Restaurant Industry Groups Support Cap on Debit Card Fees

The fees associated with debit and credit cards can make a significant cut in retailers’ bottom line.  Retailers have been on the steps of Congress asking that for a limit on these fees for years.  Their pleas never got anywhere with Congress, until now.

What used retailers once thought were exorbitant fees is all changing.  Congress had 64 Senate votes that included 17 Republicans for price control on debit transactions in spite of a loud plea of objections from the banking industry.

Restaurant and retail groups offered their support for the new amendment involving financial service reform legislation that would limit the fees financial companies can charge on debit transactions.

What is a Reasonable Debit Fee Transaction?

The legislation, introduced by Senator Richard Durbin, D-Ill., authorizes the Federal Reserve to determine what is reasonable and in proportion for charges related to debit cards and fees imposed on restaurants and other businesses.
The amendment was approved by a vote of 64 to 33, and also would allow operators to establish a set of minimum and maximum transaction levels for credit cards, and offer discounts to customers if they pay their bill with cash, check, or debit card.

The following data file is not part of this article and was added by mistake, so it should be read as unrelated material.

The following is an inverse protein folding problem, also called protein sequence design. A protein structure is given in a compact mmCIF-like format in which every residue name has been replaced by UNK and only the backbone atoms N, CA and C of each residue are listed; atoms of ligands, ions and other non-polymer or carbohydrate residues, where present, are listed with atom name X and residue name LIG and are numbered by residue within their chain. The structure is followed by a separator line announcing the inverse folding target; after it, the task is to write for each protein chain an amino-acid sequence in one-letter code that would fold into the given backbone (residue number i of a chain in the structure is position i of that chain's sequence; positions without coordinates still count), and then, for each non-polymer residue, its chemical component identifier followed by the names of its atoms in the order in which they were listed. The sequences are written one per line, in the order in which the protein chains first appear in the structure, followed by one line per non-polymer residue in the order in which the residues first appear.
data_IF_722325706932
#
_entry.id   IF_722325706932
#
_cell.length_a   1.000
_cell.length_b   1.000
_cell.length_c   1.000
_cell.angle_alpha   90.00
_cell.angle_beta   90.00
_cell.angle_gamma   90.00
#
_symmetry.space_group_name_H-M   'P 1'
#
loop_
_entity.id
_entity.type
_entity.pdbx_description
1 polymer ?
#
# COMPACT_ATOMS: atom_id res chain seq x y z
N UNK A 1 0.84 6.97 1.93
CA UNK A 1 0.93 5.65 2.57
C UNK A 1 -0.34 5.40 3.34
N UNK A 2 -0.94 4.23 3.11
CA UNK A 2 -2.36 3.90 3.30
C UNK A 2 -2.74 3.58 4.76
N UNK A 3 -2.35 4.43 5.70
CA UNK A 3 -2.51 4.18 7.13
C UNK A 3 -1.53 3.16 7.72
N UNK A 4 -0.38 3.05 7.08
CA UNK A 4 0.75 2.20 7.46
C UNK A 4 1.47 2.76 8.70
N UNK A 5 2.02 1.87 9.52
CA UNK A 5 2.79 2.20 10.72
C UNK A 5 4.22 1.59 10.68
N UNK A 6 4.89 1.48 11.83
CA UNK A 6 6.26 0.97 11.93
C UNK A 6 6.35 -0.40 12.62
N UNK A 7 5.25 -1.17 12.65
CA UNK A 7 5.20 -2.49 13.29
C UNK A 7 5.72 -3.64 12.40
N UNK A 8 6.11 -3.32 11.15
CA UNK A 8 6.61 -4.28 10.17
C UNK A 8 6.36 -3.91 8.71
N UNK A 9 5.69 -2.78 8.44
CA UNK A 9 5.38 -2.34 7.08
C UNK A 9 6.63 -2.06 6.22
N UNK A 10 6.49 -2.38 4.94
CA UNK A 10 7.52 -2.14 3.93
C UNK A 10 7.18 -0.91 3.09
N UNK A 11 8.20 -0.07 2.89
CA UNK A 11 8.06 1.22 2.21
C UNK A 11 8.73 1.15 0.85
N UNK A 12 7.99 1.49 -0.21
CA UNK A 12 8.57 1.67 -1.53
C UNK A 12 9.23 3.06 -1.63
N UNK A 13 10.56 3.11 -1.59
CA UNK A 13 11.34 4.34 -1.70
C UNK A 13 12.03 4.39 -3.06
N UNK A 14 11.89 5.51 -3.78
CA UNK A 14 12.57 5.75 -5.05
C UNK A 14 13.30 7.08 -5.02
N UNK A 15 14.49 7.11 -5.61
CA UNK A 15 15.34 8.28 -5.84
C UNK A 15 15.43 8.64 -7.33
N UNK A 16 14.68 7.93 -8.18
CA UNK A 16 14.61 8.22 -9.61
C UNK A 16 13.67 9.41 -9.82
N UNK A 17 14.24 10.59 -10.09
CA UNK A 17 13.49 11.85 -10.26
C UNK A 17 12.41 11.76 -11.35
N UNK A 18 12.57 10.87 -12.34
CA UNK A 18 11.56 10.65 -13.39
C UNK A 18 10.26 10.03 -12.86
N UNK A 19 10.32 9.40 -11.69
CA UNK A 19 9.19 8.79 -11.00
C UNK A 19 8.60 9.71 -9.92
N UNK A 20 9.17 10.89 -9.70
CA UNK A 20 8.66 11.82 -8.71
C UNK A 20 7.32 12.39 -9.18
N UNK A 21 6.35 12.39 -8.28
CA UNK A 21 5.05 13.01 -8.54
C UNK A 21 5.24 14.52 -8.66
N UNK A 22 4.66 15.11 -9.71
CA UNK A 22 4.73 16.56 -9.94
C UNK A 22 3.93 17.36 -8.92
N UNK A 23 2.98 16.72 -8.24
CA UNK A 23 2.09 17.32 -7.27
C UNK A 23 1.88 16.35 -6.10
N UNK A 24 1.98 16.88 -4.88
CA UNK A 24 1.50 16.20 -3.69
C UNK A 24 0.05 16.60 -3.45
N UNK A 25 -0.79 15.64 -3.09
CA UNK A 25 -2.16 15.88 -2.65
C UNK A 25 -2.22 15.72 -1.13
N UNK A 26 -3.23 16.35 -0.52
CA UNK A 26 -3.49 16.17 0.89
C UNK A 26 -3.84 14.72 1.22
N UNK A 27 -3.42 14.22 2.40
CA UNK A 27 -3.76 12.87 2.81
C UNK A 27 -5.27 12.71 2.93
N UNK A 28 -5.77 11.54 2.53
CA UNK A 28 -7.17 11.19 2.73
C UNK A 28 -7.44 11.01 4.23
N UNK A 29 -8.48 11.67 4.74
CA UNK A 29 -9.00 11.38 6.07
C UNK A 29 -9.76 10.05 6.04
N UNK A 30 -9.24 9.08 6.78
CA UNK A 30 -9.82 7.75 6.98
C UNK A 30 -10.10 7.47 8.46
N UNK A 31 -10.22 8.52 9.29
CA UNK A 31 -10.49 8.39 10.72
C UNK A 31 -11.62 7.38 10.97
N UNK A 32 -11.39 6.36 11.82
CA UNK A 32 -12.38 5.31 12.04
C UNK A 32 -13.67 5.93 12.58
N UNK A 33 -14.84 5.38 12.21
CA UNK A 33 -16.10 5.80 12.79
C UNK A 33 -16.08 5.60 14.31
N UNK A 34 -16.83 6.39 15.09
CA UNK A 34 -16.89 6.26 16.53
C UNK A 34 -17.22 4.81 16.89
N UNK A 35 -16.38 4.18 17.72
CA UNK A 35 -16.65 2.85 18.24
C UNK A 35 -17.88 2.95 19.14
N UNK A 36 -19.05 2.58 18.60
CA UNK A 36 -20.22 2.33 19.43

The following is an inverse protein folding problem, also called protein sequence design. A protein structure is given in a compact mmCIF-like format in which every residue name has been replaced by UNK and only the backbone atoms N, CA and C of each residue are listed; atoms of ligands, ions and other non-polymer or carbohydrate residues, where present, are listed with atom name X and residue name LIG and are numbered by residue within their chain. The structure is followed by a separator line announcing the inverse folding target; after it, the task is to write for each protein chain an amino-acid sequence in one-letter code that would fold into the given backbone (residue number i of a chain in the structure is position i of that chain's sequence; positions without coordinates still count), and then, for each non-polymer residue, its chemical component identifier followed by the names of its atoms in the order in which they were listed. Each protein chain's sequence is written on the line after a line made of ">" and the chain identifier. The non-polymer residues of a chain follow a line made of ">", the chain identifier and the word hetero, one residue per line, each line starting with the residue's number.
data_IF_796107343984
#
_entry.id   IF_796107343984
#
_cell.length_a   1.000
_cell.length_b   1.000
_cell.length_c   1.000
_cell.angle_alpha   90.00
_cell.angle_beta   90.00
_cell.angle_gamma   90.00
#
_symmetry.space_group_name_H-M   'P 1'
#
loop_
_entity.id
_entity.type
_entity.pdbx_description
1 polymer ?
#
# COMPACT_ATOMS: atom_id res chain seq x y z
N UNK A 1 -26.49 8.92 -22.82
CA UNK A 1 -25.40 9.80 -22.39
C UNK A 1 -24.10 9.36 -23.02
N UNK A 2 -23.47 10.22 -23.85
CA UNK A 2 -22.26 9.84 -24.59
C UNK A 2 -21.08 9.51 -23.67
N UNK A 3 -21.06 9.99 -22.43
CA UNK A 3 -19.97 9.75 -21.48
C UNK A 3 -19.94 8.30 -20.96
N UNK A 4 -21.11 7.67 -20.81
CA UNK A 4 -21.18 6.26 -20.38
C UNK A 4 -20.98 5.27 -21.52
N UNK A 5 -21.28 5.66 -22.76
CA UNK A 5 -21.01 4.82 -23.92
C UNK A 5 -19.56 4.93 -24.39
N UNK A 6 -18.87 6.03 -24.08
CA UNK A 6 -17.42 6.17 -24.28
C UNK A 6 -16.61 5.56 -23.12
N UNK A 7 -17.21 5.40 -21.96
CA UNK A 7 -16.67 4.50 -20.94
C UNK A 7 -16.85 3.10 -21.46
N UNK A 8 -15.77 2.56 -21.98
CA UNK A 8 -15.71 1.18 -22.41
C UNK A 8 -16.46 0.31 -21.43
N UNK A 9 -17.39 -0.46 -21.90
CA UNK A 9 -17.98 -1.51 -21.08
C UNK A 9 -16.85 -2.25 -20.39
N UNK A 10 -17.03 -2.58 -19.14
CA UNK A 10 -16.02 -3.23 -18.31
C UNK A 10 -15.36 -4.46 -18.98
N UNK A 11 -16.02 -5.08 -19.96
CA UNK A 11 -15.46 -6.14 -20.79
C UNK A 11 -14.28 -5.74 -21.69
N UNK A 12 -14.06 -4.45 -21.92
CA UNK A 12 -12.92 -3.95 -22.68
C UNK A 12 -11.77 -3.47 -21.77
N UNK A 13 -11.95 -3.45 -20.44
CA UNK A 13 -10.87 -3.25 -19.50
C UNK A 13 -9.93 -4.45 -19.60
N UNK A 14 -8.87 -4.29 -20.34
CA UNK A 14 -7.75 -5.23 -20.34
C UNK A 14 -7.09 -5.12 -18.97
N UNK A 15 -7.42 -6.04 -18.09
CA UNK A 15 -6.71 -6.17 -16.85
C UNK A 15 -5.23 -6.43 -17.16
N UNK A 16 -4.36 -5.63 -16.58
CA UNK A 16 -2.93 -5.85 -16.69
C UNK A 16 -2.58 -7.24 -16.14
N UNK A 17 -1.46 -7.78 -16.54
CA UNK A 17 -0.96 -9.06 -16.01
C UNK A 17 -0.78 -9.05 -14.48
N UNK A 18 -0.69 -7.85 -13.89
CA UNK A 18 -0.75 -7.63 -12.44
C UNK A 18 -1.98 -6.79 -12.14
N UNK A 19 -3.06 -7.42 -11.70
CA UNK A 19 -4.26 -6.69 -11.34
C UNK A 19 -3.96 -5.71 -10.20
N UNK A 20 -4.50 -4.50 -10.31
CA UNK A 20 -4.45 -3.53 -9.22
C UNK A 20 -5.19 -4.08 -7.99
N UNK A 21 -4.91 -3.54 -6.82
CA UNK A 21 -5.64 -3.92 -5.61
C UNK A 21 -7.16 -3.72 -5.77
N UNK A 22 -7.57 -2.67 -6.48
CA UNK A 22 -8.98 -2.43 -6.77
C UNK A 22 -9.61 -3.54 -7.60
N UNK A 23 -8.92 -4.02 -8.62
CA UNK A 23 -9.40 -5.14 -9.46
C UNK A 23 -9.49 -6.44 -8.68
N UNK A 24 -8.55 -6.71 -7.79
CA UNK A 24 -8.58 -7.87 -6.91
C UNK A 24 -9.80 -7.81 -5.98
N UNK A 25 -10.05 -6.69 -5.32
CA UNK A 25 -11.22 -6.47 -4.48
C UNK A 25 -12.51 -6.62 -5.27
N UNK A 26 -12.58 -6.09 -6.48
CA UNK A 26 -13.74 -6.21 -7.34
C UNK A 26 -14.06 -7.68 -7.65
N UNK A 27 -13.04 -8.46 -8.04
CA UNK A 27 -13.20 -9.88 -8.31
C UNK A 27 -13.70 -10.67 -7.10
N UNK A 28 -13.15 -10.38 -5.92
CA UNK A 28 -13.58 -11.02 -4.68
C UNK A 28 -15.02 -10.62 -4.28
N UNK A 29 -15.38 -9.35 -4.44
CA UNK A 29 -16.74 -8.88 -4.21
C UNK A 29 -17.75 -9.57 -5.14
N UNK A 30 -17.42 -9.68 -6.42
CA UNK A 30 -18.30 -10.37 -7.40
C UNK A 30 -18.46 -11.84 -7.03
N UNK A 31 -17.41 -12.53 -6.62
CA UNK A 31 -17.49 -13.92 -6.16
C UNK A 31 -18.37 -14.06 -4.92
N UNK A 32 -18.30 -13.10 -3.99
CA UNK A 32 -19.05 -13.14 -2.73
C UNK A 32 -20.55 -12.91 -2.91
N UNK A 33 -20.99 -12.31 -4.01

Under existing regulations, operators cannot set transaction levels, despite the fact they can lose money on small charges or debit transactions.

48 Billion in Interchange Fees Paid by Restaurant Industry

Interchange fees are said to be one of a restaurant’s biggest expenses. Scott DeFife, the National Restaurant Association’s executive vice president for policy and government affairs said, “Merchants pay about 48 billion in interchange fees every year.”

DeFife went on to say, Interchange fees, also known as “swipe fees,” and related contractual restrictions benefit credit card companies and card-issuing banks at the expense of merchants and consumers.

Proposal Allows Retailers to Offer Incentives to Different Types of Payments

The proposal also would permit merchants to set minimum and maximum transaction levels for credit cards. As a result, retailers would be free to choose their payment methods. Under current rules, merchants that accept credit or debit cards cannot set minimum transaction levels, although they sometimes lose money on small charge or debit transactions.

Additionally, the amendment would increase competition and allow businesses to offer discounts to customers who pay with cash, checks, PIN debit, and so on, which carry lower rates than credit cards.

The amendment is attached to the Restoring American Financial Stability Act of 2010.

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